Sunday, July 11, 2010

I'll have the ear plugs please

"Unquiet meals make ill digestion" William Shakespeare

I guess restaurants were noisy in Will's day too! We ate at a restaurant in Temecula on Friday where the noise was incredible -  music from the bar, people talking, dishes clattering, cell phones ringing, kids crying. We couldn't talk, couldn't think and certainly couldn't enjoy our food. 

Once a restaurant starts to get noisy, the noise itself begets more noise. Everybody starts to speak louder. The waiters were yelling at each other and at us. With my hearing disability which combines deafness and acuity, I was toast. We hesitated when we walked through the door and usually we turn around and leave if the noise level is high. But we were hungry and the restaurant was convenient and so we suffered.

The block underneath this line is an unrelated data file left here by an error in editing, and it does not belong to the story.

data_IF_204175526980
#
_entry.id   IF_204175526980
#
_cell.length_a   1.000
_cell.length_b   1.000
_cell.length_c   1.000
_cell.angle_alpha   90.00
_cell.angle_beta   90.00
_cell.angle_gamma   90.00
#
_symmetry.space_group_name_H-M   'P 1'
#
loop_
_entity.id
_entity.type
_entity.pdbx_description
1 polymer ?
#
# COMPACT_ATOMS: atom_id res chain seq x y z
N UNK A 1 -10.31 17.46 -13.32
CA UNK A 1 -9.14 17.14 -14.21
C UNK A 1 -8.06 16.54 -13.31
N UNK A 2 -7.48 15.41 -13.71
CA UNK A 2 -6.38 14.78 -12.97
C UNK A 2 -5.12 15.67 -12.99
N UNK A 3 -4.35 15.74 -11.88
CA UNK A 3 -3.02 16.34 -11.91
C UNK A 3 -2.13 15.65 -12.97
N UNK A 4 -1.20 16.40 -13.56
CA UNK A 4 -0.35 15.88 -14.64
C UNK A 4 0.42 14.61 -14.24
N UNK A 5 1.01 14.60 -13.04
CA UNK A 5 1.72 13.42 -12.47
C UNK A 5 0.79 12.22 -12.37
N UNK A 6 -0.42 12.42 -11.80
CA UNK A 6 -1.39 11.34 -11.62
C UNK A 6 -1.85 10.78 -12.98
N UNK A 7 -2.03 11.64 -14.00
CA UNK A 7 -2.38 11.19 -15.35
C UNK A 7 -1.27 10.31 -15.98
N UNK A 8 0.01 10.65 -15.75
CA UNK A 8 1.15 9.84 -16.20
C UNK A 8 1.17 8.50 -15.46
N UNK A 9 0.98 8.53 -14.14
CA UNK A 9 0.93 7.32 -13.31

When I worked on restaurant concepts noise was frequently a design factor. Johnny Rockets with their juke box and singing servers cultivated the noise to create the ambience they were shooting for. It can be an important component of a vibrant and exciting atmosphere. Noise means action and energy but in my opinion it has a negative effect on flavor. All sensory experience is enhanced by concentration and noise is distracting to say the least.

Some level of masking music is perfectly acceptable to me as long as I'm not under a speaker. "Background music" should be just exactly that - in the background and an enhancement to comfort and conversation -  not the main event. 

Drink a glass of wine standing at a crowded noisy bar; then drink the same glass of wine in a quiet environment with all of your focus and they are two entirely different experiences. 

1 comment:

  1. I so agree. I hate noisy restaurants and it sure seems to be the trend. New York restaurants are the worst and you can tell they are planned to be that way. What's the deal? Whose idea was this? Good conversation should go with good food. In most restaurants you can't even hear the person next to you.